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3.5" or 5.5" thick acoustic panels?
Old 3 weeks ago
  #1
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3.5" or 5.5" thick acoustic panels?

I'm about to make some DIY acoustic panels using UltraTouch insulation and I need to decide whether to build 3.5" or 5.5" thick panels. The goal is to create a handful of broadband absorbers that can do double duty as bass traps when positioned in the corners.

My instinct is to go with the thicker panels since most people seem to agree that anything less than 4" isn't enough for dealing with low frequencies. But I've also read that UltraTouch actually becomes reflective to low frequencies when it's more than 4" thick. Is this a legitimate reason to avoid the 5.5" batts? The 5.5" and 3.5" cost the same but you get a few more batts in the 3.5" package. Should i go for the 3.5" and have a few extra panels to play with or stick to fewer but thicker panels?
Old 3 weeks ago
  #2
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A 4" trap with 4" airgap is minimum for a broadband trap for first reflection points. Its not a bass trap. You should go way thicker than 5 inches and use an alternate material IMO.
Old 3 weeks ago
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Thanks. An air gap is part of the plan; and broadband absorption at the first reflection points is the primary goal. Is ultra touch insulation not a good choice for broadband absorption ?
Old 3 weeks ago
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Quote:
Originally Posted by dustcloud View Post
Thanks. An air gap is part of the plan; and broadband absorption at the first reflection points is the primary goal. Is ultra touch insulation not a good choice for broadband absorption ?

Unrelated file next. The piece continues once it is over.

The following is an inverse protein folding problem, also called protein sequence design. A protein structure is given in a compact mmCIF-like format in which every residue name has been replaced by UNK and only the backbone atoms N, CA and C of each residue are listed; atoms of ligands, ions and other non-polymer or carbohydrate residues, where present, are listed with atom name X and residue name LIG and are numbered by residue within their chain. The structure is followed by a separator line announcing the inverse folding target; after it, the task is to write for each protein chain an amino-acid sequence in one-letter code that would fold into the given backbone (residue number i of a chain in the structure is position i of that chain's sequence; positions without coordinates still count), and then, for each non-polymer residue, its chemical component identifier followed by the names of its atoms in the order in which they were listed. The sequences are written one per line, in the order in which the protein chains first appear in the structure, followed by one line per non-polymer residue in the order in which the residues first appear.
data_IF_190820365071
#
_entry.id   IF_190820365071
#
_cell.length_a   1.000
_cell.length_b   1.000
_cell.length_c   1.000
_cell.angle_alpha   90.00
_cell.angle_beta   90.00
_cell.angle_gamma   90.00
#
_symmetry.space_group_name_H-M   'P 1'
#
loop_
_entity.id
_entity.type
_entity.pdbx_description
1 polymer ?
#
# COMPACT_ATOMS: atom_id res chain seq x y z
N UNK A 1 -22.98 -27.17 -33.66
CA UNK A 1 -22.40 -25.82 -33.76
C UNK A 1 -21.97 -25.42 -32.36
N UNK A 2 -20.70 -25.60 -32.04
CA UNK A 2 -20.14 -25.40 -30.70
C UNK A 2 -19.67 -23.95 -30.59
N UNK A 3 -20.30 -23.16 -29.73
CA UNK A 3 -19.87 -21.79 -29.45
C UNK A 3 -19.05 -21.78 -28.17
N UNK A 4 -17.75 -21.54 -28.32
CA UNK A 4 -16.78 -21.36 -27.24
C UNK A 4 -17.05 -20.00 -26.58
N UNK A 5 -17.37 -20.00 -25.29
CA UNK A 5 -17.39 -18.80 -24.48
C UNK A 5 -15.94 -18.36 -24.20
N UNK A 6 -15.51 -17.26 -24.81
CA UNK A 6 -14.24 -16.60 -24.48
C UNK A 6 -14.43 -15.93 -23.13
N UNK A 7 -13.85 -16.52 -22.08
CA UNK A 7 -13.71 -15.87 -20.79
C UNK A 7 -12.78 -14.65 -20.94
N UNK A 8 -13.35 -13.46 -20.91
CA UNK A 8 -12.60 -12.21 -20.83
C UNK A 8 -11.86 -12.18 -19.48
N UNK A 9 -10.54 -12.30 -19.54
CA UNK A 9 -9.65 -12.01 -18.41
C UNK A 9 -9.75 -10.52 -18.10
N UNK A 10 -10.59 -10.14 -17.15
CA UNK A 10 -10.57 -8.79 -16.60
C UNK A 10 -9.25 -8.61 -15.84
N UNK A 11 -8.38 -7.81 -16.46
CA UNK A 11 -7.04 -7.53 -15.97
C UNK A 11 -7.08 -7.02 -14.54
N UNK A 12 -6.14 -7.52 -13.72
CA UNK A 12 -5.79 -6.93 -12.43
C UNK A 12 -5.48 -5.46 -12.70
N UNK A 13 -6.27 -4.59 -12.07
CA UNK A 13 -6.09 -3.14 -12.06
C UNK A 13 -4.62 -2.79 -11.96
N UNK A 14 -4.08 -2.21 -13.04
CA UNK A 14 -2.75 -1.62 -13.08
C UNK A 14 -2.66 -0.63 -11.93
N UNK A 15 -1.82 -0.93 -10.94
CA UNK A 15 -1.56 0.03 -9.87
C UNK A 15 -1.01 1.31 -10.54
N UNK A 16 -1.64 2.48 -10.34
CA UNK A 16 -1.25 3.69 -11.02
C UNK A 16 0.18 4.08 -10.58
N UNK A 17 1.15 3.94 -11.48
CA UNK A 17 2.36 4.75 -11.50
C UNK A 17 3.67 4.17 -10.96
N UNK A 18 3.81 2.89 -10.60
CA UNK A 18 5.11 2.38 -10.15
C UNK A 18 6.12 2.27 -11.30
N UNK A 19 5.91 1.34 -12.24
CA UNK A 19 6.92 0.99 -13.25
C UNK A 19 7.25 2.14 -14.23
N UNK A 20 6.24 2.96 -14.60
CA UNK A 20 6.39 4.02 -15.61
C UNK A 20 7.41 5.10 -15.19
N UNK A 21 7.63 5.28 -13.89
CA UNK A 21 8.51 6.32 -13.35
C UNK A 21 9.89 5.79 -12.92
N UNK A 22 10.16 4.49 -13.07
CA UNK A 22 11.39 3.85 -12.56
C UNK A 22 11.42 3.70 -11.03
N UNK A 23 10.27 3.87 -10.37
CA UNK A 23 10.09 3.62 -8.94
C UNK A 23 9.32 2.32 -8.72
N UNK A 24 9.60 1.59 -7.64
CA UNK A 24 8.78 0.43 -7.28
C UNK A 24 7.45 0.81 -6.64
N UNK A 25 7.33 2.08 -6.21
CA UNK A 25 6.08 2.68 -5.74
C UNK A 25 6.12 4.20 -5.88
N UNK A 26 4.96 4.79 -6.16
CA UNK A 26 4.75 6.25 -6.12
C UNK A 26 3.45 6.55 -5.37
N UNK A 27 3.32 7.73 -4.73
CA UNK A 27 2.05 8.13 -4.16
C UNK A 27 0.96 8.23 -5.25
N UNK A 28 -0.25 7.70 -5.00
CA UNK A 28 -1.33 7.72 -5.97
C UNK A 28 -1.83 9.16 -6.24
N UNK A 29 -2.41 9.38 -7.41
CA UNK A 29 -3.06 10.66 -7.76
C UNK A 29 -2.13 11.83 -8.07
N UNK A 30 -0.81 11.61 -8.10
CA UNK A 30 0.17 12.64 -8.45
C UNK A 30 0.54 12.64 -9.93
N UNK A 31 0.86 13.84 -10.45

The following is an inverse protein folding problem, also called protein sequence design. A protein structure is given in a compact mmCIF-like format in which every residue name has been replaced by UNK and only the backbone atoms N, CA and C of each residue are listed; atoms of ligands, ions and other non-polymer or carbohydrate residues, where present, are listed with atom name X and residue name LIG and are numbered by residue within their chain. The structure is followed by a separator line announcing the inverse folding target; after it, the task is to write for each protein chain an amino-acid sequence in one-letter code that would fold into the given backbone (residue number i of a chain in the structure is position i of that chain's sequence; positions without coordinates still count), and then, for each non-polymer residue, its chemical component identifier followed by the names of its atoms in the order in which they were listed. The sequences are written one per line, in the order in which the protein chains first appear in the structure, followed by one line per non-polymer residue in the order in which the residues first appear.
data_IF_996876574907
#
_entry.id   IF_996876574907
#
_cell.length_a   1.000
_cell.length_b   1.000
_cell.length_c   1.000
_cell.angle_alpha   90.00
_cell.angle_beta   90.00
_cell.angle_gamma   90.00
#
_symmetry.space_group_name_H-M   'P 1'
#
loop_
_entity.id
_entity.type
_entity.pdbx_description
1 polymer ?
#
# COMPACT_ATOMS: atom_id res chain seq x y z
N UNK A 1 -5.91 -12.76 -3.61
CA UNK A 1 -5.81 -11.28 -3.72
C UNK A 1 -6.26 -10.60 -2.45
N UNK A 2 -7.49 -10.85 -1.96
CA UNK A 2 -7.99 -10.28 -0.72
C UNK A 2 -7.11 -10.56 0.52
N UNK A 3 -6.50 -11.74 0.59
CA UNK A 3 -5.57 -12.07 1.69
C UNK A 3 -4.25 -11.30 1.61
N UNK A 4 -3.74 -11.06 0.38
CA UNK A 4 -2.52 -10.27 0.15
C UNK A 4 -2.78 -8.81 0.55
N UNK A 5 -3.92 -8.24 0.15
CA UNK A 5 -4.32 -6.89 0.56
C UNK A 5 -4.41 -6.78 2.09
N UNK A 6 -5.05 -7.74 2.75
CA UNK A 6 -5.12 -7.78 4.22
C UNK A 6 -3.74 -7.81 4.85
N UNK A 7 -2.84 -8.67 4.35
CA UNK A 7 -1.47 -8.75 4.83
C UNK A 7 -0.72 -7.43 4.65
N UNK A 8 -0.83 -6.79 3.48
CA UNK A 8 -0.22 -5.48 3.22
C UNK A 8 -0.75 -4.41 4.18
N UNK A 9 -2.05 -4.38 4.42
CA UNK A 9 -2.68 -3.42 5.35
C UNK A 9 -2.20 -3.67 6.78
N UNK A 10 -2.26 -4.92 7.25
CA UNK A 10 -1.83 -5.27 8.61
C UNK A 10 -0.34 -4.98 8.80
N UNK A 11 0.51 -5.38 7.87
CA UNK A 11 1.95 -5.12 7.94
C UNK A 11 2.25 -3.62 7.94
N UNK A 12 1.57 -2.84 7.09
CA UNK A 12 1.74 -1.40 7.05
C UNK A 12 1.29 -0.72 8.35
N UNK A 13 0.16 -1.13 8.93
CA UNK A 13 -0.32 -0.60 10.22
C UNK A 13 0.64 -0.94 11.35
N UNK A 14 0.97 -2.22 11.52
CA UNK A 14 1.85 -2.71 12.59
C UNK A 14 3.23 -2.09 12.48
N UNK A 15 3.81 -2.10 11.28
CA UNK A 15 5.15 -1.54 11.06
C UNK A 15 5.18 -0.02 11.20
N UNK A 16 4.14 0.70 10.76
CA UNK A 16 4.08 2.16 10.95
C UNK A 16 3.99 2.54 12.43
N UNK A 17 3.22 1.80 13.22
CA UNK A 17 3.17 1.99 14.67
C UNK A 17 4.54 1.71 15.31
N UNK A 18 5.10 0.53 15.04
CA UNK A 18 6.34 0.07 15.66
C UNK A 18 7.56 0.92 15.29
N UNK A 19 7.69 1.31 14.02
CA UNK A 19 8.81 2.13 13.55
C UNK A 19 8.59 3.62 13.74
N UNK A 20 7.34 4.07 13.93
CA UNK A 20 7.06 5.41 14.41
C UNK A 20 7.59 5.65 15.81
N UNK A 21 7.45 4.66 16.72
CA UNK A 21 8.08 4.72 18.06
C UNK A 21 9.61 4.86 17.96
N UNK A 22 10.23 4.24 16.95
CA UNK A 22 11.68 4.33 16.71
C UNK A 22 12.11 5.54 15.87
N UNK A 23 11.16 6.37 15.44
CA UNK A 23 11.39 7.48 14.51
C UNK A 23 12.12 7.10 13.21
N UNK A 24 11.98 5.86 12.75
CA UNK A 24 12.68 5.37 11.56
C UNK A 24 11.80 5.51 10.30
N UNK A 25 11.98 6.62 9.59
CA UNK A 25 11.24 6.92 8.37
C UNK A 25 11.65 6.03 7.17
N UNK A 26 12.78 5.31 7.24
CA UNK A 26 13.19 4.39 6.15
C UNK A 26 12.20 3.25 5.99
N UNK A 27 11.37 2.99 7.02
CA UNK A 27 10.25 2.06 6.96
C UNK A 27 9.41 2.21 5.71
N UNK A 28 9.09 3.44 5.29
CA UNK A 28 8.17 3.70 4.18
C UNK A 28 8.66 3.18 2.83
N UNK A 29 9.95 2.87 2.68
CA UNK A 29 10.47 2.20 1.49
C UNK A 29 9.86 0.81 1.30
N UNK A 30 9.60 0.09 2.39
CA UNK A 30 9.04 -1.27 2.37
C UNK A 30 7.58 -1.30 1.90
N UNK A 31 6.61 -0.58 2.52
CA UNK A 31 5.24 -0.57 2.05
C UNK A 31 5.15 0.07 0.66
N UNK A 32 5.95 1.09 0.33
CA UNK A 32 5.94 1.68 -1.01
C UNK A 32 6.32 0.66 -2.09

I really havent looked into the ultra touch insulation all that much, and i dont believe i've ever seen it recommended by the pros. It seems pretty dense to me, but if you have GFR/density data you can share i could make a more difinitive statement.
Old 3 weeks ago
  #5
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It looks like Ultra touch has a GRF of ~ 15-20k/rayls:
Is Ultratouch Denim Insulation superior; Bass Buster

It seems to work well down to about 100Hz (3.5" = .95 NRC @ 125Hz). But its high GFR makes it ineffective for panels thicker than about 4". So, as you said, not the right material for bass traps. But it still seems like a good option for early reflection points.
Old 3 weeks ago
  #6
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Quote:
Originally Posted by dustcloud View Post
It looks like Ultra touch has a GRF of ~ 15-20k/rayls:
Is Ultratouch Denim Insulation superior; Bass Buster

It seems to work well down to about 100Hz (3.5" = .95 NRC @ 125Hz). But its high GFR makes it ineffective for panels thicker than about 4". So, as you said, not the right material for bass traps. But it still seems like a good option for early reflection points.